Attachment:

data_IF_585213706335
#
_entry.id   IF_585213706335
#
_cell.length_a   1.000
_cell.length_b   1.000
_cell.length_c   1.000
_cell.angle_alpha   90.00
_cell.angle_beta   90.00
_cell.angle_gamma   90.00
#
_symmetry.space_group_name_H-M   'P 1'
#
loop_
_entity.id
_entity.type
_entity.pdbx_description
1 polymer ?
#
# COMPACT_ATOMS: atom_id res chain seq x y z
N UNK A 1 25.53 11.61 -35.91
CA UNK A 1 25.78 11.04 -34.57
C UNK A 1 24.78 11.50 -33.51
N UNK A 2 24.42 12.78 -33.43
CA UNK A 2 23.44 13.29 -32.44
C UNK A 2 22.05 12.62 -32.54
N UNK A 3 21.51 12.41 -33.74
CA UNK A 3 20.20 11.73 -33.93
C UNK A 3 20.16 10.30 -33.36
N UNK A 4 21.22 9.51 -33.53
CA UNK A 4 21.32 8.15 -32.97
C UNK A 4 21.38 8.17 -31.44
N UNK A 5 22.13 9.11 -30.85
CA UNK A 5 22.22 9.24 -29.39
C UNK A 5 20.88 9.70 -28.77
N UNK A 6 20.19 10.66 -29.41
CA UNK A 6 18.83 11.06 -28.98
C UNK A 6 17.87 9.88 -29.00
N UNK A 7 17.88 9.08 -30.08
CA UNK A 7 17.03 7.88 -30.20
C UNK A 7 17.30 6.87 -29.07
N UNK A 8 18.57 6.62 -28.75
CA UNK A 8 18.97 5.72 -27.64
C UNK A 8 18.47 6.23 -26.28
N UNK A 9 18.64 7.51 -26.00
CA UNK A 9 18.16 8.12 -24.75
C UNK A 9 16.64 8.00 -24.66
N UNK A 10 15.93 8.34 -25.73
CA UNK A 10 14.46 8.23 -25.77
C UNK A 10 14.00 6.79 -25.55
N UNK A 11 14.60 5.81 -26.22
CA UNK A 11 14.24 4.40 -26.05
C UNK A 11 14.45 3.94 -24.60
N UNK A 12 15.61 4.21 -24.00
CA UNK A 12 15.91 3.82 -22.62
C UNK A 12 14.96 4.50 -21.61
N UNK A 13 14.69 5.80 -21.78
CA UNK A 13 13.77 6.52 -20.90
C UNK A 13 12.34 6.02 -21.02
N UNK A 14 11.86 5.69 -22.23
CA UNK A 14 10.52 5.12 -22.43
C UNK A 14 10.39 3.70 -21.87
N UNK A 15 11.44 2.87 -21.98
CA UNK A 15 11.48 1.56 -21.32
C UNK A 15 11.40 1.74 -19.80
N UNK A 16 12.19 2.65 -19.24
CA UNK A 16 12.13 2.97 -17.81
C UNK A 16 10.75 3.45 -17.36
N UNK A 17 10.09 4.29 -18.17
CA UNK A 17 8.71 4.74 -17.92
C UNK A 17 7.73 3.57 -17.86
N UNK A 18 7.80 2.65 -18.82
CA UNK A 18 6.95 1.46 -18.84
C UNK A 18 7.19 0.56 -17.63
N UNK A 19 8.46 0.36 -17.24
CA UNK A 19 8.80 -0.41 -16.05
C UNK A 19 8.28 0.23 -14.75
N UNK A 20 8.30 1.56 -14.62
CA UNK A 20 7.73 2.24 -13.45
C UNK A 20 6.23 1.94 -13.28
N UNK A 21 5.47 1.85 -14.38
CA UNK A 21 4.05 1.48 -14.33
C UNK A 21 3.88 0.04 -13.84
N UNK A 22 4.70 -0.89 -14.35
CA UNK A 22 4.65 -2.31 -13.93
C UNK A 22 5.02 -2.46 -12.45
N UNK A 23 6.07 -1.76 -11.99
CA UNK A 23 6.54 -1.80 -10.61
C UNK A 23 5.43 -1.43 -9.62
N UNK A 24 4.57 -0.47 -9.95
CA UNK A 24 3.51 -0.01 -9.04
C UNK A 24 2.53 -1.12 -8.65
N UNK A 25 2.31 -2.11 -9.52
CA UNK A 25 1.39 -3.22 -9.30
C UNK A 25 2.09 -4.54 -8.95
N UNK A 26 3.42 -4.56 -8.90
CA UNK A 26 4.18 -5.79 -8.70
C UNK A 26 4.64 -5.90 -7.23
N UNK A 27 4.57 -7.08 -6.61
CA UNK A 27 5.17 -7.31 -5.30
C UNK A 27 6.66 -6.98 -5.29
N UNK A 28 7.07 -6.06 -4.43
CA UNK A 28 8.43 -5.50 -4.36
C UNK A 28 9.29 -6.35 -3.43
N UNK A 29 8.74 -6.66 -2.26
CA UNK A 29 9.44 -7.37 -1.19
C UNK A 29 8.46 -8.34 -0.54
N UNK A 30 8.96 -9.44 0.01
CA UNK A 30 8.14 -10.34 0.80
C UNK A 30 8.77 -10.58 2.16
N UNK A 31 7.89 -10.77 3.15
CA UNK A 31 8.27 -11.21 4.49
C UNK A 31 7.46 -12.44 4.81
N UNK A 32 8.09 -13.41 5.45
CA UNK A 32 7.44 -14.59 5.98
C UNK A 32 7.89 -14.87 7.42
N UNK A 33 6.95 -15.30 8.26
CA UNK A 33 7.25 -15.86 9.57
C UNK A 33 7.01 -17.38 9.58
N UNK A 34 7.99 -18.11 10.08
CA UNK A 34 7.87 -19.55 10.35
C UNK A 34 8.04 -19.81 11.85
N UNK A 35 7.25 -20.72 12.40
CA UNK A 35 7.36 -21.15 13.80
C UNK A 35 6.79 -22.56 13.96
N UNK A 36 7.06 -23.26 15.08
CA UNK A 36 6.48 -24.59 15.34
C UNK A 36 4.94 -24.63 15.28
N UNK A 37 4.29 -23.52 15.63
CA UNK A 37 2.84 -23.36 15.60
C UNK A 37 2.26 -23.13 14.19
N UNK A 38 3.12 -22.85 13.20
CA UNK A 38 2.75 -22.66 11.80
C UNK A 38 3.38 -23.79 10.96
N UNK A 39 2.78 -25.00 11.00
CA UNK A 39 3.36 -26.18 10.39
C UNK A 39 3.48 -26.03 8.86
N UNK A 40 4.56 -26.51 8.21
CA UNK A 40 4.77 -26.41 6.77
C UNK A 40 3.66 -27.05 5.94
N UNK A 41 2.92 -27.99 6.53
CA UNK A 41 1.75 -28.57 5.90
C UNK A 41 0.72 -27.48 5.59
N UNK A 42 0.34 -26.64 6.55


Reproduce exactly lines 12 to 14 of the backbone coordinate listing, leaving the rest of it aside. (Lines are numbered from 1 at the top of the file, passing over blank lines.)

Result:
_symmetry.space_group_name_H-M   'P 1'
#
loop_